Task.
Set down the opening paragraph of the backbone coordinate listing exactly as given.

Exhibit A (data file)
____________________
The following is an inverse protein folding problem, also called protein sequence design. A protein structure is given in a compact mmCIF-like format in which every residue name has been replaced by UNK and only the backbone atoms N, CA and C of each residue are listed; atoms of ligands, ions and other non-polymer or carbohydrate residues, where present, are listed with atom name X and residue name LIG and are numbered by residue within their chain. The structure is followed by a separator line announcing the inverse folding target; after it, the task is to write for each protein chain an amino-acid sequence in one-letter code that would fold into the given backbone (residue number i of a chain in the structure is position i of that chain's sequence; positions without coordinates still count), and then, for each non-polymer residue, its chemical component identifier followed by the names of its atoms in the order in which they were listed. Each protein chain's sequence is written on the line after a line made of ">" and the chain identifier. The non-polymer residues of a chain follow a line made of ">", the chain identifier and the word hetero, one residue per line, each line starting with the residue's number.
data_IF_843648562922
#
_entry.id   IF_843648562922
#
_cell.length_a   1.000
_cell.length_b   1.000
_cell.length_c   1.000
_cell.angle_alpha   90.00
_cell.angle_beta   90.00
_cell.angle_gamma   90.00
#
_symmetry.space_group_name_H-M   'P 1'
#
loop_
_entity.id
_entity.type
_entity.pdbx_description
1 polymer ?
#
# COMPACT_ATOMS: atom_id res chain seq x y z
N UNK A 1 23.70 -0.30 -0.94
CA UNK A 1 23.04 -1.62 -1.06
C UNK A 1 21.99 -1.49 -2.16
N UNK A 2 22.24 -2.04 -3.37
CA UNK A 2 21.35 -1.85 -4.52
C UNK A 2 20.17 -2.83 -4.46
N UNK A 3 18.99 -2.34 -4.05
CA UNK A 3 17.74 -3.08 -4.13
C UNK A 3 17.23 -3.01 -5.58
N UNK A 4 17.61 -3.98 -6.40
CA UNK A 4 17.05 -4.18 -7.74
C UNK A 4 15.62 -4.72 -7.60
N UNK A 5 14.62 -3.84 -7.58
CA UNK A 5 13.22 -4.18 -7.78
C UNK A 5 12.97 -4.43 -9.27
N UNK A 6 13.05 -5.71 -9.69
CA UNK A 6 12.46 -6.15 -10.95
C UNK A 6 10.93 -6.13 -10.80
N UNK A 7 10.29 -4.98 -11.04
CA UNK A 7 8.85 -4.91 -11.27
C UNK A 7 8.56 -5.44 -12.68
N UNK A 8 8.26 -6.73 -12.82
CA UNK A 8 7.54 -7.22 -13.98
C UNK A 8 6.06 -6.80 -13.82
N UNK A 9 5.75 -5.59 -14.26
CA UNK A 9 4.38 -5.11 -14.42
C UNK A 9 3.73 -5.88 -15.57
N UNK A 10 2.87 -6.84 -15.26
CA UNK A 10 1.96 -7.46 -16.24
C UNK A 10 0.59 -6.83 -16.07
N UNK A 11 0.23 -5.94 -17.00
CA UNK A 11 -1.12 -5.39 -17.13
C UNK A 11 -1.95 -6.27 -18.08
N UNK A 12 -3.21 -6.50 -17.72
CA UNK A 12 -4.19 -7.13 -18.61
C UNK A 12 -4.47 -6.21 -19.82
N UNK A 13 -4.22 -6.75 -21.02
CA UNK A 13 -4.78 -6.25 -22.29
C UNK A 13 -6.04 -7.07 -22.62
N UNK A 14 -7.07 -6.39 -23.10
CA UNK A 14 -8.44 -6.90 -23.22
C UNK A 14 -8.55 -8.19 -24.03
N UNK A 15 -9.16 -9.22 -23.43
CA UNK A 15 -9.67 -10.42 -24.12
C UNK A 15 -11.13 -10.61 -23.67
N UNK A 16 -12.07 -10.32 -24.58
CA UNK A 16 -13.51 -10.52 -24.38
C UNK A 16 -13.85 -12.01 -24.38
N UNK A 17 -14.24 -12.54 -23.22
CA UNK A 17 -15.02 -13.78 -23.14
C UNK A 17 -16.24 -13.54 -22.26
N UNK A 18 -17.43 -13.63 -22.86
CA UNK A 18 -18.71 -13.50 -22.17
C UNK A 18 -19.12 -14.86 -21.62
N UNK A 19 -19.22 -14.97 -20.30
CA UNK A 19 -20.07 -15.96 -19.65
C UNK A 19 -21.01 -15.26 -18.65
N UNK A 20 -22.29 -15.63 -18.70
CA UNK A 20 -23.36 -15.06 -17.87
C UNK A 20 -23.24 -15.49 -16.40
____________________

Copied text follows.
The following is an inverse protein folding problem, also called protein sequence design. A protein structure is given in a compact mmCIF-like format in which every residue name has been replaced by UNK and only the backbone atoms N, CA and C of each residue are listed; atoms of ligands, ions and other non-polymer or carbohydrate residues, where present, are listed with atom name X and residue name LIG and are numbered by residue within their chain. The structure is followed by a separator line announcing the inverse folding target; after it, the task is to write for each protein chain an amino-acid sequence in one-letter code that would fold into the given backbone (residue number i of a chain in the structure is position i of that chain's sequence; positions without coordinates still count), and then, for each non-polymer residue, its chemical component identifier followed by the names of its atoms in the order in which they were listed. Each protein chain's sequence is written on the line after a line made of ">" and the chain identifier. The non-polymer residues of a chain follow a line made of ">", the chain identifier and the word hetero, one residue per line, each line starting with the residue's number.